Of Mice & Men Section B
Steinbeck presents Candy as a vulnerable character in this passage. He does this by referencing him as an “old man” before giving his name, so that the reader instantly knows his physical state and that he is weak person. He is also shown to be desperate throughout the passage when he tries to make friends with George and Lennie as soon as he meets them. He gossips about other people on the ranch and makes sure George “won’t tell Curley nothing” he said, as he finds this the only way to keep the men talking to him. He is presented as a lonely character due to his lack of friends already on the ranch, so he feels it is necessary to get close to the new men, therefore needs to be welcoming and confident. He also familiarizes George and Lennie on all the other men on the ranch and gives his opinion to warn them, “Slim’s a jerkline skinner. Hell of a nice fella”. This way the two men are given first impressions on all the other men before they even meet, according to Candy’s point of view, so that they can agree with him and get along well. He instantly becomes a pivotal character in the novel due to his knowledge of all the people at the ranch. Finally, Steinbeck introduces Candy’s “ancient dog” in this passage, which symbolizes his position. Even though his dog is old and useless he is still alive with no purpose, just like Candy staying on the ranch with no hand as he cannot do any of the proper jobs except “settin’ out the wash basins”.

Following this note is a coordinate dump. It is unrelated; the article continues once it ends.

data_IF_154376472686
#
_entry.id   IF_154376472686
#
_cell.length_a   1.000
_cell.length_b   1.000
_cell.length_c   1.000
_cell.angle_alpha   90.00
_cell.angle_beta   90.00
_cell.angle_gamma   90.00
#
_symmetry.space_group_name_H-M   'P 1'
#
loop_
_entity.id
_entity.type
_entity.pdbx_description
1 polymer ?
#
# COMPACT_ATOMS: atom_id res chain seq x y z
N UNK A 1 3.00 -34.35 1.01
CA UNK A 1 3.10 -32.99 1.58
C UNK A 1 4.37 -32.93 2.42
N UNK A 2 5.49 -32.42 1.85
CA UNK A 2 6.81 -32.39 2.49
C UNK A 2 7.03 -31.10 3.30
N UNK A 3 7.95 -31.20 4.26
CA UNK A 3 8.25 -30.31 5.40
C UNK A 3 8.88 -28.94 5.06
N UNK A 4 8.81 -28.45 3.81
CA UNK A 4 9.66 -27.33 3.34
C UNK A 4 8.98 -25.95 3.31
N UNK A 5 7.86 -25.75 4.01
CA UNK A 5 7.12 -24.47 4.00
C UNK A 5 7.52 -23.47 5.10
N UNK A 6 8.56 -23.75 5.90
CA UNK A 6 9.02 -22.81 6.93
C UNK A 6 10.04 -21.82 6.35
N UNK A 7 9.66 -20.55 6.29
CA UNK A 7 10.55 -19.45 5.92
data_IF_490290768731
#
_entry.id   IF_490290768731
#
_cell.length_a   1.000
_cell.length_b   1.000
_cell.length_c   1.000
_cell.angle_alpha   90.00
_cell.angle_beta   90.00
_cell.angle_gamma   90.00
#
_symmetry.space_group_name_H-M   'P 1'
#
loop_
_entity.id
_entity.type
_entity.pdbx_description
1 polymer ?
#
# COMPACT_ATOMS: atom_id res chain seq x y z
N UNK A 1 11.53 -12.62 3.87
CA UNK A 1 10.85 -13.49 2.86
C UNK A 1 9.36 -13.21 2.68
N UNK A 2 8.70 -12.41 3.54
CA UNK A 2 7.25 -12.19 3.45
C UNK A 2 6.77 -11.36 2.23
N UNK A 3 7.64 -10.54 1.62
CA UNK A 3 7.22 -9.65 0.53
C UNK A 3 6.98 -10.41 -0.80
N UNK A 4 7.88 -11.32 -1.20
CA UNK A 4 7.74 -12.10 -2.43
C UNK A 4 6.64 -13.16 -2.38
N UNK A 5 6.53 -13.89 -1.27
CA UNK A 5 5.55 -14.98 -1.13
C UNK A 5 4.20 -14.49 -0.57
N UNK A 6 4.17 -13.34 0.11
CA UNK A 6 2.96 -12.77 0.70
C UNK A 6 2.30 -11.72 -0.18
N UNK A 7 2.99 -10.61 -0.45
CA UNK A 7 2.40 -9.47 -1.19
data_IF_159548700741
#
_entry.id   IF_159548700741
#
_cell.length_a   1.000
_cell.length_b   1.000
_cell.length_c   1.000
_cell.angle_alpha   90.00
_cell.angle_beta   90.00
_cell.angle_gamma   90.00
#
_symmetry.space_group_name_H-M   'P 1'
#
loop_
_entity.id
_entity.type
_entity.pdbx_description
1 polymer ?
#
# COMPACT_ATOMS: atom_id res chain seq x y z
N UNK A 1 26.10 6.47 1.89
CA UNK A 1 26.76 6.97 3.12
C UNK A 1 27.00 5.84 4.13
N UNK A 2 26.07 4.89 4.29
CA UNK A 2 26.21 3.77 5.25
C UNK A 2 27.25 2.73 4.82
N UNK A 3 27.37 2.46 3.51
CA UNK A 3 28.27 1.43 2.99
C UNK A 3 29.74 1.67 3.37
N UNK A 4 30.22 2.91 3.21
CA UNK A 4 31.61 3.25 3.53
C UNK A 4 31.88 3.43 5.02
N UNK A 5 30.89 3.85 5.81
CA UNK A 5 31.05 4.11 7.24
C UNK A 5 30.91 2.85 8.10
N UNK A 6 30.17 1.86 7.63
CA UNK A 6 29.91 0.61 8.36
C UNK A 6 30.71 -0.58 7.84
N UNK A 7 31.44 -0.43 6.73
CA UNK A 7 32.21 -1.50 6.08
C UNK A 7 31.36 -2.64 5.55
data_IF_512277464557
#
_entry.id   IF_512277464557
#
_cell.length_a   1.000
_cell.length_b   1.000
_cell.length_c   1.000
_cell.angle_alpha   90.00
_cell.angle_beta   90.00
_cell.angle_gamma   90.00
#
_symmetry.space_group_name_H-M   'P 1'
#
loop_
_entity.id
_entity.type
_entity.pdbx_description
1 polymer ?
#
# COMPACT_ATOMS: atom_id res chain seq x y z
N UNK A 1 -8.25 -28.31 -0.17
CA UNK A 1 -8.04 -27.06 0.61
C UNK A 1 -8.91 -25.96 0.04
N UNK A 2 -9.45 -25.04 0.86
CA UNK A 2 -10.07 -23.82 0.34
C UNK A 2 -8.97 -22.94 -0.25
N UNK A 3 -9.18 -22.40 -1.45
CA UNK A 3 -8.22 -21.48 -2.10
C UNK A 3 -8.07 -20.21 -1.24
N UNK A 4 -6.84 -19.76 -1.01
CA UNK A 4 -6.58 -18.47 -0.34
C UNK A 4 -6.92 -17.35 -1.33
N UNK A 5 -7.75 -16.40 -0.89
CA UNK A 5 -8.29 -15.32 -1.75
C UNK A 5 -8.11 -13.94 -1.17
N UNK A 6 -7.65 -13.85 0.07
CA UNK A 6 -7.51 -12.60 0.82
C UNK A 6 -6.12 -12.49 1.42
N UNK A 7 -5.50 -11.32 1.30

Steinbeck also uses the character of Candy to convey ideas about society in 1930s America. Candy is described as having a “round stick-like wrist but no hand” in his introduction into the novel. This outlines his physical weakness and inability to do difficult jobs, which most of the ranch consists of. Men that work there need to be tough and strong to carry out the jobs available and are not employed if they do not meet these requirements. However since Candy is an old man and knows all the current...
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